- 1 oz Green Chartreuse
- 1 oz Yellow Chartreuse
- 1 egg white
- 0.75 oz lemon juice
- 0.25 oz gum syrup (you can use simple syrup too)
Dry shake Green Chartreuse, Yellow Chartreuse, egg white, lemon and gum syrup vigorously for 30 seconds. Add ice and shake again until cold. Strain into cocktail glass or coupe. Garnish with a few drops of swirled Peychaud's bitters.
Chartreuse is an intoxicating French liqueur first crafted by Carthusian Monks in 1737 from a secret recipe that goes back to 1605. Composed of more than 130 herbs, plants and flowers, Chartreuse has a sweet yet vegetal and pungent taste. Green Chartreuse comes in at 110 proof, so it's quite powerful (Yellow Chartreuse comes in at 80 proof). Chartreuse is a very forward liqueur and a little can go a long way. One of the most well known cocktails that uses Green Chartreuse as key component is the Last Word. It's a heady cocktail that'll make your lips numb and knock you on your ass if you drink too many. It's also delicious. But that's not the cocktail I'm featuring today.
I wanted to make something that only used Chartreuse as the liqueur base and found the Tarragone Sour, which is really a bourbon sour that replaces bourbon with Chartreuse. In this instance you use both Green and Yellow Chartreuse, so a potent combination.
Using egg whites in cocktails helps create a silky texture and delicate mouthfeel and in this cocktail, you kind of feel like your drinking a cloud. Don't let the raw egg white put you off as it's an essential component to the drink. Using gum syrup accentuates the silkiness, so if you have some on hand, I highly recommend using it instead of simple syrup, but simple syrup works just as well.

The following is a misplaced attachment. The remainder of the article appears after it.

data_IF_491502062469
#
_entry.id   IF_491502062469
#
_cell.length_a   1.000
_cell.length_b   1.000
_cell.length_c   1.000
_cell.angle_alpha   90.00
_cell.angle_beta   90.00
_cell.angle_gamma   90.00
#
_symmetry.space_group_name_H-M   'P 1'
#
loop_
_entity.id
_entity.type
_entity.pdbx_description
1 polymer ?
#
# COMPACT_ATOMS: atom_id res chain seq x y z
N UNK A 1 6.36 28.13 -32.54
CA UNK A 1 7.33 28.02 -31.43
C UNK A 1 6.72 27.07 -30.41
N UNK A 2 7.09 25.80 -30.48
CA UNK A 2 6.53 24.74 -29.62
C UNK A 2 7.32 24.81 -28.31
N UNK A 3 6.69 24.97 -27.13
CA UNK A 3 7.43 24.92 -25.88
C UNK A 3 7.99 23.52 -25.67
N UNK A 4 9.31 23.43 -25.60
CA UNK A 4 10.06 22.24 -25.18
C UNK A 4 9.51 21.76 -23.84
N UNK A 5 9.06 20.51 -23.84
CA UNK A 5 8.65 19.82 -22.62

Make sure you dry shake everything before adding ice and shaking again. This will help to whip up the egg white with the other ingredients.
The Tarragone Sour is an elegantly layered cocktail with notes of anise, honey, thyme, cinnamon and rosemary with just a hint of a sour backbone.
While Chartreuse has been around for hundreds of years, the Tarragone Sour is a very modern cocktail. Because of it's modernity, it requires a chic and stylish set of sounds to listen to while sipping on this tasty aperitif. Enter Stereolab's Emperor Tomato Ketchup.
Released in 1996, Emperor Tomato Ketchup is the album where Stereolab's musical abilities finally caught up with their ambition. That's not meant as a dig, or even a slight against the first three Stereolab albums, all of which are excellent albums. It's just that there is more confidence in their playing and a strong sense of drive, which comes across in the propulsive motorik found on many Stereolab songs.
Like the Tarragone Sour, Emperor Tomato Ketchup is a multi-layered. It's a pop album filled with Stereolab's trademark use of counter melodies sung in both English and French, space age bachelor pad easy listening tropes and catchy as hell melodies with socialist bent lyrics. So, it's kind of arty, but not really.